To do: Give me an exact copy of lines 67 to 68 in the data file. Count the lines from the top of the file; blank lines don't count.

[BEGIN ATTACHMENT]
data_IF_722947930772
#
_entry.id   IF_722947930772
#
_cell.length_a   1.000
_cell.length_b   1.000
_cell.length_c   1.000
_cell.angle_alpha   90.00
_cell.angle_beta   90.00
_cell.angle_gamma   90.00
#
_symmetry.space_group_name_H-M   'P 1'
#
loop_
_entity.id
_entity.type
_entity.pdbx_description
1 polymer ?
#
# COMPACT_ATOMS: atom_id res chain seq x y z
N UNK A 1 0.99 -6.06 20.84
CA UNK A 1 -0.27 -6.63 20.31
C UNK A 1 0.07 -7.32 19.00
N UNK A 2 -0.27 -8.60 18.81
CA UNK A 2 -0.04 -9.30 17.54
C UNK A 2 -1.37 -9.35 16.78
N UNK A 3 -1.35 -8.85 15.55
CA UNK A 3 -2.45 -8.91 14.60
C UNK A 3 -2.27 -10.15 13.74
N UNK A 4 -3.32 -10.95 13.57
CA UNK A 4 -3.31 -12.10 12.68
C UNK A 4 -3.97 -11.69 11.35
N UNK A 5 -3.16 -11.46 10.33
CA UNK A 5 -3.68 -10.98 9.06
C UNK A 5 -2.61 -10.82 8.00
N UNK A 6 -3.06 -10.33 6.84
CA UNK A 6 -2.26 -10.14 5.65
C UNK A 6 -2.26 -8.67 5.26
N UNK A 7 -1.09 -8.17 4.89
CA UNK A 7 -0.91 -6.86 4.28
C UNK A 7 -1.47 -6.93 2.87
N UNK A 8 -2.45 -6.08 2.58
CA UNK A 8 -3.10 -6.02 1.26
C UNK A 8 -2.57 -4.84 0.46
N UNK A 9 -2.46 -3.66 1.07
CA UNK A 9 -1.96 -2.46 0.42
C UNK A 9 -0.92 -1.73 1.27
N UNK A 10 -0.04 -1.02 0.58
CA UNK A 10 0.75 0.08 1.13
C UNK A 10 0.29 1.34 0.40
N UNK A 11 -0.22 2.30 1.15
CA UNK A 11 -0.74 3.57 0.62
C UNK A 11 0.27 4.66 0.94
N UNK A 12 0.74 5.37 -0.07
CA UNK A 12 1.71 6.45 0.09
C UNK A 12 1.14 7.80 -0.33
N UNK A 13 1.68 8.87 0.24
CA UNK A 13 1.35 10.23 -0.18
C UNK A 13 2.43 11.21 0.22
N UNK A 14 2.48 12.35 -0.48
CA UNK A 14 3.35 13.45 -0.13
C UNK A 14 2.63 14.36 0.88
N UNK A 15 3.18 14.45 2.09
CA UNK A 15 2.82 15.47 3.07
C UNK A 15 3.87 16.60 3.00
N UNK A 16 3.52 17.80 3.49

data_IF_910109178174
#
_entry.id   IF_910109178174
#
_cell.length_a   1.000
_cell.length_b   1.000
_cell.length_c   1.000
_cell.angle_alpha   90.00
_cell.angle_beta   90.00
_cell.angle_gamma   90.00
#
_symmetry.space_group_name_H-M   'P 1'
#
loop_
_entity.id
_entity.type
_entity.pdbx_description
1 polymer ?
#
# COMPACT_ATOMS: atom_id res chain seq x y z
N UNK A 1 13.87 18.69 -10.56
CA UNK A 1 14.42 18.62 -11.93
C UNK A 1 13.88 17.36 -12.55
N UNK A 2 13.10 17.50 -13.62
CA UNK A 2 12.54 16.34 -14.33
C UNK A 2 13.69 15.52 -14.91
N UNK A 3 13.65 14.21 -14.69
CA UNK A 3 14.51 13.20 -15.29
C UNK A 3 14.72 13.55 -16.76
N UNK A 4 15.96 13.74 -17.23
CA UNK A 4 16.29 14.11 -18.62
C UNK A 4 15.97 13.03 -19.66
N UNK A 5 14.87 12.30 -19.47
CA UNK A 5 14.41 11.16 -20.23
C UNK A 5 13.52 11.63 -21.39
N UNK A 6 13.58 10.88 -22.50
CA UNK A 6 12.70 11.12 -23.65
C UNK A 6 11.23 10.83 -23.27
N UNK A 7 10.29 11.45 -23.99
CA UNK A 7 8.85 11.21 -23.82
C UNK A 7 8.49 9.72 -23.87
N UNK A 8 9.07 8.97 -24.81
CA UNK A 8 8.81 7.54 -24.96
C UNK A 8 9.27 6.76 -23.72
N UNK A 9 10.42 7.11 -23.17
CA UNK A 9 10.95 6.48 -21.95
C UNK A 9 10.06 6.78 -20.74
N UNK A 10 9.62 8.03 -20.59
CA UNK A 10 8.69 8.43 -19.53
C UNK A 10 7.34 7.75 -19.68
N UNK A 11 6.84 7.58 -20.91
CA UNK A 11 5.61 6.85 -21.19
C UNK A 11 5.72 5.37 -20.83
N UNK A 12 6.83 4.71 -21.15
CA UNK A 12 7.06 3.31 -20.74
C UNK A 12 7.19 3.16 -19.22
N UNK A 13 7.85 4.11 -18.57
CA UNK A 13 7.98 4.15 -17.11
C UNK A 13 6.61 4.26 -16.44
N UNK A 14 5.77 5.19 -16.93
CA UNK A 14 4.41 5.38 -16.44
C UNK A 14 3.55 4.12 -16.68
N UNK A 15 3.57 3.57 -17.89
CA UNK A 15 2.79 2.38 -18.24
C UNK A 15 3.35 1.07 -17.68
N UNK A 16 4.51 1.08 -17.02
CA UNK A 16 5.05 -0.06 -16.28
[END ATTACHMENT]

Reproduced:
data_IF_910109178174
#